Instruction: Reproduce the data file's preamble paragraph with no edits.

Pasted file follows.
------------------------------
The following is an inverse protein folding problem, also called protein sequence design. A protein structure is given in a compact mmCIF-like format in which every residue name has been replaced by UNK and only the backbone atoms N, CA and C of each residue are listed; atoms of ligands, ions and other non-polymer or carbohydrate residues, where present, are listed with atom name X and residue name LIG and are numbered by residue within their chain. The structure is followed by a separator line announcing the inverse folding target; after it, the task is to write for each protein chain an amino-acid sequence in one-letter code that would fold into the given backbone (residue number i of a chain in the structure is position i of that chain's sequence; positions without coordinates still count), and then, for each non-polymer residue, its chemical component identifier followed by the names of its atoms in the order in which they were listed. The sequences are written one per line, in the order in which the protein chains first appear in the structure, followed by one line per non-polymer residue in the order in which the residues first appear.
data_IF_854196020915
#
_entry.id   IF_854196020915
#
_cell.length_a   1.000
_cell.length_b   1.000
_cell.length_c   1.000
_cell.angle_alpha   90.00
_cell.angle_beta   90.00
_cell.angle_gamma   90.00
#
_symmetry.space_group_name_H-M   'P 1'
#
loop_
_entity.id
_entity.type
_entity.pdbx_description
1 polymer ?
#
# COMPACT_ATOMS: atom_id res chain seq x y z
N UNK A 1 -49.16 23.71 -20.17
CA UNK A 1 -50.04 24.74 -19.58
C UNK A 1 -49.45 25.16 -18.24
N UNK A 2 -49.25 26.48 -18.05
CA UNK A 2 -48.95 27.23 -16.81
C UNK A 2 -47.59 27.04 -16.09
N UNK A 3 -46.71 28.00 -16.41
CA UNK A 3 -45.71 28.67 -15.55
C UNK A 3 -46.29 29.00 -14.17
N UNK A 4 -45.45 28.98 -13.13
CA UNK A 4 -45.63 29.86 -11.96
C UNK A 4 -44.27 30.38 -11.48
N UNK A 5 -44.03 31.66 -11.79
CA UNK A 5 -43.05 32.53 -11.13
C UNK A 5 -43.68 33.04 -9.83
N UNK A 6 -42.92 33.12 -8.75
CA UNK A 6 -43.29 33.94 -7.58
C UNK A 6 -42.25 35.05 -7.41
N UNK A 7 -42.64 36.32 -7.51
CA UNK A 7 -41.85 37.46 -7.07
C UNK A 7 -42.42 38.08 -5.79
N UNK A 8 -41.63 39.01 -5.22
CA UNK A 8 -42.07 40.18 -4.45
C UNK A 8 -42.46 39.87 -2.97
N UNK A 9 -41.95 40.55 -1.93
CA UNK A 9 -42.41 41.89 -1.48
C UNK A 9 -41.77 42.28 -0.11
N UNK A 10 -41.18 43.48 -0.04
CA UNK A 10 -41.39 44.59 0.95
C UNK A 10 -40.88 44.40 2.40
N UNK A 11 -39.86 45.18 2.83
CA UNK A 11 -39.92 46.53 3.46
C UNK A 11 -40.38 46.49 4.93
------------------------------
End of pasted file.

The following is an inverse protein folding problem, also called protein sequence design. A protein structure is given in a compact mmCIF-like format in which every residue name has been replaced by UNK and only the backbone atoms N, CA and C of each residue are listed; atoms of ligands, ions and other non-polymer or carbohydrate residues, where present, are listed with atom name X and residue name LIG and are numbered by residue within their chain. The structure is followed by a separator line announcing the inverse folding target; after it, the task is to write for each protein chain an amino-acid sequence in one-letter code that would fold into the given backbone (residue number i of a chain in the structure is position i of that chain's sequence; positions without coordinates still count), and then, for each non-polymer residue, its chemical component identifier followed by the names of its atoms in the order in which they were listed. The sequences are written one per line, in the order in which the protein chains first appear in the structure, followed by one line per non-polymer residue in the order in which the residues first appear.